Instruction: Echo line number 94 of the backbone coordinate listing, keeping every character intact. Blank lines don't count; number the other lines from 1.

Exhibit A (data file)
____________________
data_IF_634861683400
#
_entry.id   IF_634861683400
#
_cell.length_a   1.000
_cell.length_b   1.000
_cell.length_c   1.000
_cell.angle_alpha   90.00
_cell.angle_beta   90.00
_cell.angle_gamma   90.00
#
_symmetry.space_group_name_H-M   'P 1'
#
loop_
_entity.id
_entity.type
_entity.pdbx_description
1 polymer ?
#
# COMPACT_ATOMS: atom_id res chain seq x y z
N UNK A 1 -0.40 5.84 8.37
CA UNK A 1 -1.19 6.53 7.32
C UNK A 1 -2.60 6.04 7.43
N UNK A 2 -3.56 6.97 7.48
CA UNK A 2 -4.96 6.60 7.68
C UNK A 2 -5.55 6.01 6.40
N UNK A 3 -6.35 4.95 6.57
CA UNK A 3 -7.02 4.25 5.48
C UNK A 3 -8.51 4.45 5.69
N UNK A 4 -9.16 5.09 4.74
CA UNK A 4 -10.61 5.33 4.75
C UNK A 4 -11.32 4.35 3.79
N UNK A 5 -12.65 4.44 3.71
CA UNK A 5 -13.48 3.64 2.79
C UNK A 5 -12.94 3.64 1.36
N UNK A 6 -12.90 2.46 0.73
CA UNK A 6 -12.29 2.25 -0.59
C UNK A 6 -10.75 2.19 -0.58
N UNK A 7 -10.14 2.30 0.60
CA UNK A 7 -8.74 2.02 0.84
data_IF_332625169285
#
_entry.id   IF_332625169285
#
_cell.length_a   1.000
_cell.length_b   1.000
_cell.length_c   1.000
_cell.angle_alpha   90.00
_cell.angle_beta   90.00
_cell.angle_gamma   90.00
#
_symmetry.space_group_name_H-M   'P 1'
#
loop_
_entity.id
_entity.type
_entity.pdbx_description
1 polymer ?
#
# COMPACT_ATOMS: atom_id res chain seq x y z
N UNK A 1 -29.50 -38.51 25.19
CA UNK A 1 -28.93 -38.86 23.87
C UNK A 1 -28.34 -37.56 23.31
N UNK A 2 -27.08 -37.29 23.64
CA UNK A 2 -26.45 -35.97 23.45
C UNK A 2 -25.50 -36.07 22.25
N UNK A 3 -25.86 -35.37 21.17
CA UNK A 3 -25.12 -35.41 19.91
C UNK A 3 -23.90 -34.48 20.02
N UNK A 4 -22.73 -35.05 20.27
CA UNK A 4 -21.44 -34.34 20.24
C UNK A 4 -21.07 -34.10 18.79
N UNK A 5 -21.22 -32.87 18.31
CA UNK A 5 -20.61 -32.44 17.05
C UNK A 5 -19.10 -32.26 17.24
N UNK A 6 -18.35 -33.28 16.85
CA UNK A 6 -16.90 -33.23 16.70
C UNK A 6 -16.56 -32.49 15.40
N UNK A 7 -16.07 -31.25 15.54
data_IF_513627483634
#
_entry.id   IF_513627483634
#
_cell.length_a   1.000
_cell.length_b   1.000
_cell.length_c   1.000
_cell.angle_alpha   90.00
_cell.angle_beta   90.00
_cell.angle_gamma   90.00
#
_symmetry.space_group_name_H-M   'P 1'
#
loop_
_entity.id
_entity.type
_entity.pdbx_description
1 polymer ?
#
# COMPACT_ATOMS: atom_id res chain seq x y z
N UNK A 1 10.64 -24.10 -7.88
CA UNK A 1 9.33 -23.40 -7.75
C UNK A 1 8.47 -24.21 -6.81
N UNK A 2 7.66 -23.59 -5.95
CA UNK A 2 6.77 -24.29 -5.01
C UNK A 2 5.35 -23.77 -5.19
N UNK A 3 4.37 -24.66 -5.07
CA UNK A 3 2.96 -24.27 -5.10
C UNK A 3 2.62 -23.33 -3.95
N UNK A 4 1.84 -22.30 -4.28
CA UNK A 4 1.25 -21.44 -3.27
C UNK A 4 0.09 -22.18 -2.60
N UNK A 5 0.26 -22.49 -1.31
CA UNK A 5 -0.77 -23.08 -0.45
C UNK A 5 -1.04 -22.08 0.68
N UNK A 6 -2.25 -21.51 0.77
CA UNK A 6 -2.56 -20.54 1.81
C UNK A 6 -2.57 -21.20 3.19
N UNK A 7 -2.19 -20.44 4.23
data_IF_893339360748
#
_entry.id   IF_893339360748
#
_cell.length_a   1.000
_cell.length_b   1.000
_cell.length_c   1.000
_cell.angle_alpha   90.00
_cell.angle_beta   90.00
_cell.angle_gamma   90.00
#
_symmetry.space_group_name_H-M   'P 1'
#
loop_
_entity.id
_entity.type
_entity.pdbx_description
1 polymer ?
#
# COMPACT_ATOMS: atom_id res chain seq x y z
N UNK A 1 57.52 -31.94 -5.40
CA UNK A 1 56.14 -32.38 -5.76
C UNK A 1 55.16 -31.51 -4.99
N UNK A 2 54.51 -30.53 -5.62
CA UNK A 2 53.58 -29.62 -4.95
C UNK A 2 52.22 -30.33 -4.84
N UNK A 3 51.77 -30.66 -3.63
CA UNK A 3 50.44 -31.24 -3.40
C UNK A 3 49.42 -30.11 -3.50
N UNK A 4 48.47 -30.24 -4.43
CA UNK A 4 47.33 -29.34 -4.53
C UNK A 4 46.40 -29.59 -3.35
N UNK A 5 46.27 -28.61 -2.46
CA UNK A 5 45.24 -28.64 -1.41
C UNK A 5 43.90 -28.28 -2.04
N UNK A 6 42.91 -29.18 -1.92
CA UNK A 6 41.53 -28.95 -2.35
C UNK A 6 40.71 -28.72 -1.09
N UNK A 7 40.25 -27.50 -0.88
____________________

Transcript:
_entity.id